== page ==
About 8,300 words. Benjamin remarks in “Ten for Sodom” that “there was no point even making the attempt [to survive]. G-d had decided to overturn the board, and you were not going to escape his wrath by holing up in some rural compound with an assault rifle and a few thousand cans of spam, no sir you were not.” “Zayinim,” meanwhile, is exactly that survival story, set in an alternate reality in which Hitler won World War II. Roberts is fantastic at letting this alternate reality unfold naturally through the eyes of 13-year-old Jodie. The prose is vivid; the characters’ worries and emotions spring from the page. The characters’ acceptance of the gaps in their knowledge juxtaposed with the reader’s own knowledge makes “Zayinim” unsettling. The ending is not a standard conclusion, but I still felt satisfied and can’t imagine the story ending in any other way.

The Lighthouse Painting by Simogo

April 2015; 32 minutes. Recommended by Kat. A haunting podcast mystery. The music and sound effects sometimes create an eerie atmosphere, but there isn’t so much horror as there is suspense that leashes the listener to the narrator’s own curiosity. There’s only a touch of the speculative, but it’s enough to give the story a feeling that it’s larger than it seems. The beautiful soundscapes augment the well-paced story. Definitely worth a listen.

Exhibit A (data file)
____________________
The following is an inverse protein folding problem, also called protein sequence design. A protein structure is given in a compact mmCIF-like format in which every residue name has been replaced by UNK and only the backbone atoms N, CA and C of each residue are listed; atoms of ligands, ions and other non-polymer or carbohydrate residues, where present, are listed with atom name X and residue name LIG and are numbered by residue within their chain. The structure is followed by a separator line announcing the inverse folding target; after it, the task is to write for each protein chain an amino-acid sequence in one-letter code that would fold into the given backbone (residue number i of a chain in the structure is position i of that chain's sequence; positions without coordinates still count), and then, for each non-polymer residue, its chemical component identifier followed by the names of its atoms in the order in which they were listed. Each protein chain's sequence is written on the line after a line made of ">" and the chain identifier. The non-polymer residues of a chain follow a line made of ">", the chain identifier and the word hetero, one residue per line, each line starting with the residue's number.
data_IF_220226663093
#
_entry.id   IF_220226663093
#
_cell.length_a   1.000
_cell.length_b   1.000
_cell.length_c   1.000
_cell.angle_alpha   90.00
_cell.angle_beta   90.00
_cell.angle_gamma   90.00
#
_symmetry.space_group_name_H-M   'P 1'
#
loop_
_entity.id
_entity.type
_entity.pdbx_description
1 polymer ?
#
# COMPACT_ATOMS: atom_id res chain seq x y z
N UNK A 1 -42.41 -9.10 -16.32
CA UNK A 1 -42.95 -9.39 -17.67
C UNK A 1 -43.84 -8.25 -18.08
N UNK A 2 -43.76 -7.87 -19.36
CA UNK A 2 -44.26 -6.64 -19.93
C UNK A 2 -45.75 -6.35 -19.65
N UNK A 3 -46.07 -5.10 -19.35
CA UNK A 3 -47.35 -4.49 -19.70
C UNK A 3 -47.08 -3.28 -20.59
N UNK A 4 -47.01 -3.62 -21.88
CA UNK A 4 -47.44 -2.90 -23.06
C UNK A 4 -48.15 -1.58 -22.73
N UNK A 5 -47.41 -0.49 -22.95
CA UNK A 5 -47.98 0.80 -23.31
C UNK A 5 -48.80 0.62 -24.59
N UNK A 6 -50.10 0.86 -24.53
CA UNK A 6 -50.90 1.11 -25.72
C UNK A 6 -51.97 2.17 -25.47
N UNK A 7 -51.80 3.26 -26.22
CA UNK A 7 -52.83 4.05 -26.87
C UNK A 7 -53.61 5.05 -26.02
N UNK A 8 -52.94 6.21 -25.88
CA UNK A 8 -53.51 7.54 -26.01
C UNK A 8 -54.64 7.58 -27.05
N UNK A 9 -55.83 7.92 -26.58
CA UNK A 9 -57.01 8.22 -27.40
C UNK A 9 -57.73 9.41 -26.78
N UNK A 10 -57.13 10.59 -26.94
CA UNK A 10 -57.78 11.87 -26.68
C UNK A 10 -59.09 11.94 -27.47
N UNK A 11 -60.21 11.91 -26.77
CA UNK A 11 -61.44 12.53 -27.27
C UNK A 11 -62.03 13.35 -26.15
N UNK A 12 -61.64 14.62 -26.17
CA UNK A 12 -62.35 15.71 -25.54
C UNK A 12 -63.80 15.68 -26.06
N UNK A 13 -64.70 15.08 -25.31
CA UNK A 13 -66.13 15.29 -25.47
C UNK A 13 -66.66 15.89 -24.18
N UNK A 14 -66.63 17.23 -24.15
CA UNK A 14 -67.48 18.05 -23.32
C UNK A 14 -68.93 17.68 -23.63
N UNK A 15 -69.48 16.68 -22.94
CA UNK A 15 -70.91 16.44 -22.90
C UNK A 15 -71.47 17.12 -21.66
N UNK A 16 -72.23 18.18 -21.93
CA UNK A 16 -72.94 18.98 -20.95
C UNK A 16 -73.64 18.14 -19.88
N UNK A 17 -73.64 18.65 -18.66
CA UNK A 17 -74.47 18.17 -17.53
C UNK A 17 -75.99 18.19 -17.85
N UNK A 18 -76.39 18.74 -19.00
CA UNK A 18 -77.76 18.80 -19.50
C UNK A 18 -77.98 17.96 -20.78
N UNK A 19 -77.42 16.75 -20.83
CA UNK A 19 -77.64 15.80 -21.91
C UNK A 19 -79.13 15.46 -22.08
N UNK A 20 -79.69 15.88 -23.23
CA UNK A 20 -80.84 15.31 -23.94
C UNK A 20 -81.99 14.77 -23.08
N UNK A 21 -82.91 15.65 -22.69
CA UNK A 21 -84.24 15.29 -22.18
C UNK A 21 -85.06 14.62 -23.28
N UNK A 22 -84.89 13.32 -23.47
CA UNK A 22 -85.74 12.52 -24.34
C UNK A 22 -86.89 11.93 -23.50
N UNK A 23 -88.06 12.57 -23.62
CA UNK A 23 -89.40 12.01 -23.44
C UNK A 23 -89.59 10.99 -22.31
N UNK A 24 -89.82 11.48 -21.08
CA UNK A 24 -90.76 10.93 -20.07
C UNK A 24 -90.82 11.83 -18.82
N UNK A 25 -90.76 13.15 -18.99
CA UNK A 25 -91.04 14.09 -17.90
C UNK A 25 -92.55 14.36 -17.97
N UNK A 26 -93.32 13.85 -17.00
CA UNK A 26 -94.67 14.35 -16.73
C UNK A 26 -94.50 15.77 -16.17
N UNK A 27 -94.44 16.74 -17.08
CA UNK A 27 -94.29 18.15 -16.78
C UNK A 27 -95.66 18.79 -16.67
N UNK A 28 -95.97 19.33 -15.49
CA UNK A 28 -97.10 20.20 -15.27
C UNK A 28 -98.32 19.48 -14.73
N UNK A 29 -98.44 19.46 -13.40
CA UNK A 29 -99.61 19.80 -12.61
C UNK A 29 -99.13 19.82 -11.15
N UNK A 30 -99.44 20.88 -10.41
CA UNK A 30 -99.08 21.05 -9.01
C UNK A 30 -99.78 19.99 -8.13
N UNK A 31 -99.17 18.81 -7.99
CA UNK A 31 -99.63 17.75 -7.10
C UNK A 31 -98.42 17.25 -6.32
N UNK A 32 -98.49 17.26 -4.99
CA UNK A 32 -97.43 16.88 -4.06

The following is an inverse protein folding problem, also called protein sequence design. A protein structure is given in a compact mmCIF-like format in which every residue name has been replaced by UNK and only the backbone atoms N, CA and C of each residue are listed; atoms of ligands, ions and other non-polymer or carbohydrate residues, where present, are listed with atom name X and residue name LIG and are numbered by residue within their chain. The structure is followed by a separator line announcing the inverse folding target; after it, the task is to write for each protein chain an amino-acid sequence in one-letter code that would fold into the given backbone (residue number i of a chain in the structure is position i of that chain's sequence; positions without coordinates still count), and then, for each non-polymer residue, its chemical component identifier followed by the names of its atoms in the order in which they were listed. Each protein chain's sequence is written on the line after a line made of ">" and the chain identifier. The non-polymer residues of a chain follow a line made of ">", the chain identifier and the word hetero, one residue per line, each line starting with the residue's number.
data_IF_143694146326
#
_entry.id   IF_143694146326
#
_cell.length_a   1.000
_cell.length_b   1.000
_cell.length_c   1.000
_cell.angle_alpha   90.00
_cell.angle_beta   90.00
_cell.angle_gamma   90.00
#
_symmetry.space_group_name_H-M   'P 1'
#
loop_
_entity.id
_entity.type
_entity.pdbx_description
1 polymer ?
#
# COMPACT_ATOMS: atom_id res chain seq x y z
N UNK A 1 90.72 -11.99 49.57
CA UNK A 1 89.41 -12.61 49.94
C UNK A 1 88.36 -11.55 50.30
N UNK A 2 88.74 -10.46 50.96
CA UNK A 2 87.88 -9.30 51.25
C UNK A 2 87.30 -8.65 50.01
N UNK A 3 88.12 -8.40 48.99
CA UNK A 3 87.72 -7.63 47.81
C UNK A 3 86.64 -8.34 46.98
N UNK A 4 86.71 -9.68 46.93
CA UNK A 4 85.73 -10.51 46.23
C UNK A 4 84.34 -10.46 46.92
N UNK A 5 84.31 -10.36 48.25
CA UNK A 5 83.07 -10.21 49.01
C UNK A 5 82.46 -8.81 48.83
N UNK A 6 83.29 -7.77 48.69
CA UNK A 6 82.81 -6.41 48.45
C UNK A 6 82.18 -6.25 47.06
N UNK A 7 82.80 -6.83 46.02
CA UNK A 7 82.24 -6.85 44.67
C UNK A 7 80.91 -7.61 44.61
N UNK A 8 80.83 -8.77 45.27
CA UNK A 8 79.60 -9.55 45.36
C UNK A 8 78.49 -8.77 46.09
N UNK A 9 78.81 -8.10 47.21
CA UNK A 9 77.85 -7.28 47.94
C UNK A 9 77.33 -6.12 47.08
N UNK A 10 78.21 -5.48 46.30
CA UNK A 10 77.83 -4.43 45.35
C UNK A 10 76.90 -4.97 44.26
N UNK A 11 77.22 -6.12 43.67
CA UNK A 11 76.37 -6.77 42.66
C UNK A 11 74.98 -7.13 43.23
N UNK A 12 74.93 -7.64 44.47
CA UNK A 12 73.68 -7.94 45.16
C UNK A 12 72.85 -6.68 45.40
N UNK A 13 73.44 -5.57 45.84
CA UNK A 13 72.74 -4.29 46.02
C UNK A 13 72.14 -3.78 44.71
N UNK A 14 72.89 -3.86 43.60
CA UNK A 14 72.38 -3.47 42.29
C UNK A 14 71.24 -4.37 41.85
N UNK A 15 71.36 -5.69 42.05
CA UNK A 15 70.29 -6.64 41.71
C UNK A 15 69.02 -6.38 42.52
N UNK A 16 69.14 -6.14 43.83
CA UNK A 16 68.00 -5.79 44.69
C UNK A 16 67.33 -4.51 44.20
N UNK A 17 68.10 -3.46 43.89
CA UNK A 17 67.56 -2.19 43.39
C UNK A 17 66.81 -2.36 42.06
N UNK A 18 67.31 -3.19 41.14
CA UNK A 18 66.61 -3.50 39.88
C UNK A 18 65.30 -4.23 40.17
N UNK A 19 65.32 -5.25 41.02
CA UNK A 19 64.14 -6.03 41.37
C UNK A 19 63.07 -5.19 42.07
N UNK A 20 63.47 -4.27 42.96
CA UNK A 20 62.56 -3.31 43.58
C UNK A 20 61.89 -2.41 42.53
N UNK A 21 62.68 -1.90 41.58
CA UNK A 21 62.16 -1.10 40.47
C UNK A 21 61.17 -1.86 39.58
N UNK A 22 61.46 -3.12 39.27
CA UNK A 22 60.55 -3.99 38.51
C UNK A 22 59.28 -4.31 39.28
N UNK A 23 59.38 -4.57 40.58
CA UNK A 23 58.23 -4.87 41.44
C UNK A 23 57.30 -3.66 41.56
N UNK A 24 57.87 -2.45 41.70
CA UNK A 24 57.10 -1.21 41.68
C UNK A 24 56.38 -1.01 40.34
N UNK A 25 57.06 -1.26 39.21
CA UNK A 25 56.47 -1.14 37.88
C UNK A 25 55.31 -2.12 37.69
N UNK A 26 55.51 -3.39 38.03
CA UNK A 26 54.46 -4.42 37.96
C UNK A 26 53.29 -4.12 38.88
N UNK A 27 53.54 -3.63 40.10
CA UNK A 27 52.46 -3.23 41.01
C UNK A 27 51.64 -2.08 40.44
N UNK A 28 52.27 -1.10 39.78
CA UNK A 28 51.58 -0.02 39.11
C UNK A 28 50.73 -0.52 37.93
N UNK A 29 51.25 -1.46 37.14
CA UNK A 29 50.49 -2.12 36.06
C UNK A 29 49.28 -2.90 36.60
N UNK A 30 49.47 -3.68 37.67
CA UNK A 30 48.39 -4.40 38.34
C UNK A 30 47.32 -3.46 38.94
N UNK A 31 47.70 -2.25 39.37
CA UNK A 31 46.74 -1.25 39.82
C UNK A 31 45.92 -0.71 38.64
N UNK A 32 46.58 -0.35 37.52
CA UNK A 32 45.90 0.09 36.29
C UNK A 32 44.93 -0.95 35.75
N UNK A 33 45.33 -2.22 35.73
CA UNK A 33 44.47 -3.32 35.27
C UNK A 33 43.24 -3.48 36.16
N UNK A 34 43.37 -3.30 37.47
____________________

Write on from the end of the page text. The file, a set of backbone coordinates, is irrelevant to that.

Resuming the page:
Scarecrow by Alyssa Wong (Tor reprint)

August 2014; 4,000 words. Such a vicious and vivid story. Wong’s pacing is perfect, and I felt swept up in a flurry of wings myself as I read through the story at breakneck pace. I love how the details of the story unfold naturally, how Wong tosses the reader into the middle of the story with no explanation and lets us put the pieces together. And the imagery—every word, every choice primes us for revulsion and horror. Even toward the middle as crows break into a church, “shitting wildly,” disgust and panic bloomed in me even as part of me wanted to laugh at the absurdity of the image. Wong takes the classic teenager/young adult revenge horror story and turns it into something real that’s terrifying and emotional. I found myself welling up at the ending, which I didn’t expect at all. I’ve now read all of Alyssa Wong’s fiction work to date, and I can’t wait to read more.

Sisters of the Blessed Diving Order of Saint Peter and Saint Andrew by A.C. Wise (Strange Horizons)

January 2009; 3,900 words. Via Strange Horizons. Beautiful, magical, otherworldly. I’m a total sucker for ocean-themed work, and this story hits all of what I love about the sea. Sisters of the Blessed Diving Order of Saint Peter and Saint Andrew has so much delicious water and light imagery (my favorite!)—fleeting glimpses here and there that Wise incorporates as natural parts of Lucy’s everyday experience, but that in their naturalness become fantastic to the reader. There’s a humorous undercurrent that makes the story sparkle, and the final transformation is so clever. The last scene of the story bobs in my mind, all golden and glittering, a beginning as much as an ending. Lovely; I’m so glad I stumbled on this story.


From, To by Saudamini Deo (Interfictions)

June 2015; 200 words. The first word that came to mind when I sat down to review this piece was “punctuation”—Deo uses and abandons it to create wonderfully vivid scenes. The only punctuation in the first three sections is commas and photos. Together, they create a tumbling, stream-of-conscious series of image that invokes train rides and car rides with its rhythm.  The sudden switch to sentences with periods creates a jolt that mirrors the contents of the narrative itself. There’s so much embedded in such clear language, and I found myself rereading the last few lines just so I could let the thoughts and emotions wash over me. Compact and powerful.